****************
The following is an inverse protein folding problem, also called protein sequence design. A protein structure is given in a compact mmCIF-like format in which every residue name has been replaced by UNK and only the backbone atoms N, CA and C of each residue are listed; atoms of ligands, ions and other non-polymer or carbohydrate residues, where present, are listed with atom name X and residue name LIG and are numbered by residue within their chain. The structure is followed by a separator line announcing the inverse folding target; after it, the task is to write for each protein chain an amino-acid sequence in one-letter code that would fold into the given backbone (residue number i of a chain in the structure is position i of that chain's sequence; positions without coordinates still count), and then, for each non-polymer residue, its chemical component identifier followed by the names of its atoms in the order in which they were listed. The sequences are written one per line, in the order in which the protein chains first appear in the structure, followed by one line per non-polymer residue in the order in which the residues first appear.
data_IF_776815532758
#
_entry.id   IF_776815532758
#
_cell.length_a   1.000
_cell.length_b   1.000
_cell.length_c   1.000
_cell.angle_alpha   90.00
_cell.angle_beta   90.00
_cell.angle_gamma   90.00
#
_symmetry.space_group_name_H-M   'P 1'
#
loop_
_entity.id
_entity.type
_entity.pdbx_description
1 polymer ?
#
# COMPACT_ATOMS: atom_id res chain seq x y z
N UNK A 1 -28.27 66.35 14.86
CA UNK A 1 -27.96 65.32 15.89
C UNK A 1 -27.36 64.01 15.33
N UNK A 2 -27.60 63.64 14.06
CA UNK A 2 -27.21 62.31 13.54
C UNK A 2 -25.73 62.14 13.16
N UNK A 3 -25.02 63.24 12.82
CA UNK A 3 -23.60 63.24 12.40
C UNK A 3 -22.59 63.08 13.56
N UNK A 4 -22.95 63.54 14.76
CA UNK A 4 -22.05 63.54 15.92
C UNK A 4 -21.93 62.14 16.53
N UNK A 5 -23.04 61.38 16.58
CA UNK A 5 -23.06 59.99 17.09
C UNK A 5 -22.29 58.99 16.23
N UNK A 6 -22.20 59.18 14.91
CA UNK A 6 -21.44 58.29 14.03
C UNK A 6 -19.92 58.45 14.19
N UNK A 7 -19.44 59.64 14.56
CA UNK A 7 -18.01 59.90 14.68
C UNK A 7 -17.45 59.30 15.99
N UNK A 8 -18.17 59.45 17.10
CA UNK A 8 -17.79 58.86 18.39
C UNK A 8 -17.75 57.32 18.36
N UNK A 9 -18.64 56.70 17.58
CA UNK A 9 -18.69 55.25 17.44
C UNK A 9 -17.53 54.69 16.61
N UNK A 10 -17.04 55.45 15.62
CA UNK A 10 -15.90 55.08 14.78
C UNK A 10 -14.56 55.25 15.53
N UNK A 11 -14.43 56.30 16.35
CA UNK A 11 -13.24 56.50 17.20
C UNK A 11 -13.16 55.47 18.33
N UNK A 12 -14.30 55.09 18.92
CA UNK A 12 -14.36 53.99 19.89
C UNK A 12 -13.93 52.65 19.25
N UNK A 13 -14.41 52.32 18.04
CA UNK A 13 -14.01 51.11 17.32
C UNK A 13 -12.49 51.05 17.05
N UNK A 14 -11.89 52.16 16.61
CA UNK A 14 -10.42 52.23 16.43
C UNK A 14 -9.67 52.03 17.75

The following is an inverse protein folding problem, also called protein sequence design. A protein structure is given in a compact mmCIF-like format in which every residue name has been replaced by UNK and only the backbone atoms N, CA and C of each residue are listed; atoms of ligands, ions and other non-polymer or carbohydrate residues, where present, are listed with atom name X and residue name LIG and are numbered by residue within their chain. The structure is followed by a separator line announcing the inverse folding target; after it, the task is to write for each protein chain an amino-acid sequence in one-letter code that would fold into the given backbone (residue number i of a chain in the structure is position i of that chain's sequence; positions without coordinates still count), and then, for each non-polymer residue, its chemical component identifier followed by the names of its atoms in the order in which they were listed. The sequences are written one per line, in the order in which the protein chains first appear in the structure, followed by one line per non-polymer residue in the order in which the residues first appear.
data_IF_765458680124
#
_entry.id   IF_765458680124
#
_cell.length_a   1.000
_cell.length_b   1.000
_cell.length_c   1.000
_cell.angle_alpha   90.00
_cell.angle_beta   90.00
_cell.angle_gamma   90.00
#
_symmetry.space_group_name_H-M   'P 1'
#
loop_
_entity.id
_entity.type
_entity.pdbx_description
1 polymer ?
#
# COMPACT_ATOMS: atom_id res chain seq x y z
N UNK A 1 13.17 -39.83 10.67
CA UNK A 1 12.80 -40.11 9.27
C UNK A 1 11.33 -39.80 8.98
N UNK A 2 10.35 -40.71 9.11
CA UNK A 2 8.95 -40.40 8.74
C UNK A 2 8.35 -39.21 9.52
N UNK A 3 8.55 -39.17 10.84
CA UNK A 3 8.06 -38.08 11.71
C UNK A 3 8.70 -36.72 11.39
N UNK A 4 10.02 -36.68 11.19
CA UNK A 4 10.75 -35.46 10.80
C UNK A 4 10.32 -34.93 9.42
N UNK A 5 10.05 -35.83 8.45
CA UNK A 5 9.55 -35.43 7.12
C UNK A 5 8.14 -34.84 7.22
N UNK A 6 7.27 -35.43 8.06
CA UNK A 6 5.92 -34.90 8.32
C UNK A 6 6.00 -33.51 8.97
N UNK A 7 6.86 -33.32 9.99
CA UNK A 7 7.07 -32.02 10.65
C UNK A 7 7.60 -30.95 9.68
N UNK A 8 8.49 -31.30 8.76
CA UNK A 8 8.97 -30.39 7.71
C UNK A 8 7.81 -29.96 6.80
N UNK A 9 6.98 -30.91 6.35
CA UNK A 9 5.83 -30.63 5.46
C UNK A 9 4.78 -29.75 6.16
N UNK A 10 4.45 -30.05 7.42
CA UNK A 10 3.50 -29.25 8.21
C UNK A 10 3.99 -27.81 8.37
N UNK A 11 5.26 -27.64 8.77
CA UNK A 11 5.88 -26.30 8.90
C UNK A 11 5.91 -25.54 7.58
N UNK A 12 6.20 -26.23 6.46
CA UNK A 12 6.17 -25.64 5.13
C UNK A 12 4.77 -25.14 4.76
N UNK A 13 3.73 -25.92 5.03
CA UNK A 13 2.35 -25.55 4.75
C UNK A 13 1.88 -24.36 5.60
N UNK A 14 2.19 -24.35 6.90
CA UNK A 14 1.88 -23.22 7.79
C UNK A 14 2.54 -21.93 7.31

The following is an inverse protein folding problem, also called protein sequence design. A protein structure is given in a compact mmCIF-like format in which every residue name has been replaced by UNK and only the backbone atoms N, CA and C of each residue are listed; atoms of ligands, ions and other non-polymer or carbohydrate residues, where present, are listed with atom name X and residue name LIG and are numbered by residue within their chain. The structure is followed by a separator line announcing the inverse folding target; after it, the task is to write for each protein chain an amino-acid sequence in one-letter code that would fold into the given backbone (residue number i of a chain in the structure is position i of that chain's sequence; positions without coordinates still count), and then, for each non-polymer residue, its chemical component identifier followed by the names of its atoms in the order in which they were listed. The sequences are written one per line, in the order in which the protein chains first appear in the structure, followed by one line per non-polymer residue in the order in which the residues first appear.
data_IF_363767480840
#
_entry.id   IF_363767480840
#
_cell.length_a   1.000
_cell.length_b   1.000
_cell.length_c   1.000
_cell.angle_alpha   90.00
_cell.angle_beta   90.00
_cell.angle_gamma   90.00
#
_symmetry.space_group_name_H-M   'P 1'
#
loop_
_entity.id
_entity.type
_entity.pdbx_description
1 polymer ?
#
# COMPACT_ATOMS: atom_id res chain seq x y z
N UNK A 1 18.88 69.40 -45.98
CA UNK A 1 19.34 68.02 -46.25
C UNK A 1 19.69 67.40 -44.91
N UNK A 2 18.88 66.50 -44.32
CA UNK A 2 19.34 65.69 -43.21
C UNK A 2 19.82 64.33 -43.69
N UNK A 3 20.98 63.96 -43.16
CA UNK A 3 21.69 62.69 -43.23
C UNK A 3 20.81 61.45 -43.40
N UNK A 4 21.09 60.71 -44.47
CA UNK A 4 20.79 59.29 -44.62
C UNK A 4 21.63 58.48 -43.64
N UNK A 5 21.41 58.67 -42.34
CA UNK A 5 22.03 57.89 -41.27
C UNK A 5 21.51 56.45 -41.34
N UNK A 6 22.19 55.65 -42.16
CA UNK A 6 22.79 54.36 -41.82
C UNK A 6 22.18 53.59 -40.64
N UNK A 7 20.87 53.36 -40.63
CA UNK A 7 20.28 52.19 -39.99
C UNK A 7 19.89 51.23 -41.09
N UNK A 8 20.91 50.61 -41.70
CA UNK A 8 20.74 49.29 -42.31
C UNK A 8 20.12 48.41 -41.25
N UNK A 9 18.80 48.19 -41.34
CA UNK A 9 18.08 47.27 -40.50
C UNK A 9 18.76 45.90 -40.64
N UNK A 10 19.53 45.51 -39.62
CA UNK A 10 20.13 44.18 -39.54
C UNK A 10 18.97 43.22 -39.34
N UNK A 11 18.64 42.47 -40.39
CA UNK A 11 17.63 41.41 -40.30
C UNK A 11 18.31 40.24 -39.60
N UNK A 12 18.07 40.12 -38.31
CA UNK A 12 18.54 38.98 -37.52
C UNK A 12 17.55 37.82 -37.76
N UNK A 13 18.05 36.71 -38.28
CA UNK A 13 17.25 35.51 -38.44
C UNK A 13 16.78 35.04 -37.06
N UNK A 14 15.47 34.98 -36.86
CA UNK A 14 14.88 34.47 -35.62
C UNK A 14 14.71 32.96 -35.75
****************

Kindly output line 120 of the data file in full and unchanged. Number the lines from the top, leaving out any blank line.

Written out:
C UNK A 12 4.77 -25.14 4.76